Articles Posted in Experts

A Texas Appellate Court has held that a trial court had not erred in denying a defendant’s motion to dismiss based on a plaintiff expert physician’s failure to perform the procedure at issue in the case within the last 20 years.

Alice Waggoner sued physician Dr. Carl Jones, maintaining that he breached the standard of care by performing an endoscopic retrograde cholangiopancreatography (ERCP) before running another noninvasive test to determine whether an ERCP was necessary.

Under Texas law, the plaintiff served the defendant with an expert report by Dr. Perry Hookman, a board-certified physician in both internal medicine and gastroenterology.
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After a fall, John Mitchell, 53, went to a Kaiser Permanente occupational medicine specialist complaining of back pain, numbness and weakness. The doctor prescribed steroids and a muscle relaxer and asked Mitchell to return in one week.

At the next appointment, Mitchell reported increased numbness and weakness in his legs. The doctor referred Mitchell to a Kaiser Permanente emergency room for an MRI of his lumbar spine. The MRI showed mild degenerative changes. Mitchell was referred to a neurologist.

Before the neurology appointment, he met with a Kaiser specialist who ordered a STAT MRI of the thoracic spine. The first available appointment was four days later.
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Ferid Okic’s common bile duct was damaged during a routine gallbladder removal surgery. His injury went undiagnosed for over a month, requiring corrective surgery and significantly delaying Okic’s recovery. Okic sued his surgeon, Dr. Athanasios Diniotias, alleging that both the surgeon negligently performed the surgery and that he was negligent in providing postoperative care.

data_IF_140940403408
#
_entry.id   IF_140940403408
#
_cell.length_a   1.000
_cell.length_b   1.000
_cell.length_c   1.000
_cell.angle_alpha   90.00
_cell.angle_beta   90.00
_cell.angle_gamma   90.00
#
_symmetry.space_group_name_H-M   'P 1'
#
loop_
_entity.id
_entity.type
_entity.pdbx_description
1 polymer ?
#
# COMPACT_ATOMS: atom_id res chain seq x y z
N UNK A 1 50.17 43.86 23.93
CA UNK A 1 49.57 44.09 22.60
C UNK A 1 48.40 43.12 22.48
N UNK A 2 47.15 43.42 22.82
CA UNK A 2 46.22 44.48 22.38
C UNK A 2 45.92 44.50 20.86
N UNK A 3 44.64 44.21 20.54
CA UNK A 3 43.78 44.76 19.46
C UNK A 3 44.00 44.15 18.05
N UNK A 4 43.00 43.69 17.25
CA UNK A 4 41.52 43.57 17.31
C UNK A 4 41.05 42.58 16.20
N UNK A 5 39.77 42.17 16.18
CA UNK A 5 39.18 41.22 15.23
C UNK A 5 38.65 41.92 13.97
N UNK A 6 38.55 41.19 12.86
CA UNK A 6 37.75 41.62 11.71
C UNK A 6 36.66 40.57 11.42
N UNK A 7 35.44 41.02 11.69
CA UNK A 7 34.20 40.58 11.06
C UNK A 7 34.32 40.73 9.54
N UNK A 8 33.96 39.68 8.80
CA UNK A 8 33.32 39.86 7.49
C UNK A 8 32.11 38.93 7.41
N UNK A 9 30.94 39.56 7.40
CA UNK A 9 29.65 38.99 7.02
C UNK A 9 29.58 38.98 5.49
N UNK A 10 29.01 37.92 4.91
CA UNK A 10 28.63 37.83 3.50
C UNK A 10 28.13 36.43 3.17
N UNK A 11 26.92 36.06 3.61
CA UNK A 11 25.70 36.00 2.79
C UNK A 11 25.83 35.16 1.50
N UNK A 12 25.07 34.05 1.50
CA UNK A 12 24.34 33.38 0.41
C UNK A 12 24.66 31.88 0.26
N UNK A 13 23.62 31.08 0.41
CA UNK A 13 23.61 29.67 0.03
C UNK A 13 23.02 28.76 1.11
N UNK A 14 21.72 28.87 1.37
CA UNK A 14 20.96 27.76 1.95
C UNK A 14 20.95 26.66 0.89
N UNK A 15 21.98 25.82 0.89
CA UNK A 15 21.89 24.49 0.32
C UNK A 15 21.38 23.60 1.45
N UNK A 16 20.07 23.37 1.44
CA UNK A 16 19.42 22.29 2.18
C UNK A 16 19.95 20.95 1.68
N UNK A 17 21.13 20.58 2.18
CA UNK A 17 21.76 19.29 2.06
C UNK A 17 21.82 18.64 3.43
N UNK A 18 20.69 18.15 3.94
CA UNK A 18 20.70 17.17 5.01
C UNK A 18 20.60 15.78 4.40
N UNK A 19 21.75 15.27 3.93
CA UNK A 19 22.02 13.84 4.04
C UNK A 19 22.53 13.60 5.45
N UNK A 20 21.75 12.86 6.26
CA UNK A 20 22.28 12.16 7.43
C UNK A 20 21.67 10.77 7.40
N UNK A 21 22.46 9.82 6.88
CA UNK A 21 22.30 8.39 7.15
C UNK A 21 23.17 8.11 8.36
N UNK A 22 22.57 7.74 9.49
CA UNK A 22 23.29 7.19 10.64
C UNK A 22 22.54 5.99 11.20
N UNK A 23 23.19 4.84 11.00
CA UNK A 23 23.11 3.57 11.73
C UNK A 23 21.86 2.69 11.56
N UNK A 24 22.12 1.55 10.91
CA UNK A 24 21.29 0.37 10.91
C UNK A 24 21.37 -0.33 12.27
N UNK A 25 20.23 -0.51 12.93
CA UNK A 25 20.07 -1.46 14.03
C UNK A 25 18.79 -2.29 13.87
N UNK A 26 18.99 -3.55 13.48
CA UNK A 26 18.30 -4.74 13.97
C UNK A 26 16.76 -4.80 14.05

Most significantly, Okic did not retain an expert qualified to testify regarding the applicable standard of care for performing gallbladder removal surgery.

Just before the beginning of the trial, the trial judge granted several of the defendant’s — Dr. Diniotias’ — motions in limine, including ones barring him from presenting any evidence related to the performance of the surgery because of the absence of expert testimony on this issue. In any event, the jury found against Okic and in favor of Dr. Diniotias and on Okic’s remaining theory of negligence.
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A Texas state appellate court has held that a plaintiff expert’s report was adequate in a case brought by the parents whose child died after receiving inadequate treatment for a respiratory infection. Luz Del Carmen Rodriguez and Victor Velazquez took their infant son to the office of a pediatrician, Dr. Satbir Chhina.

A nurse practitioner diagnosed the baby as having respiratory syncytial virus and prescribed Tylenol and nebulizer treatments. Dr. Chhina later signed off on the treatment plan that was presented to him by the nurse practitioner. However, the next day, the baby became unresponsive. He was transferred to a hospital, where he died of cardio-pulmonary arrest. An autopsy revealed that the child’s death resulted from sepsis originating from a bacterial infection.

Rodriguez and Velazquez sued Dr. Chhina and the nurse practitioner, alleging medical negligence. The plaintiffs offered the expert report of Dr. Armando Correa, a board-certified pediatrician who specialized in pediatric infectious disease.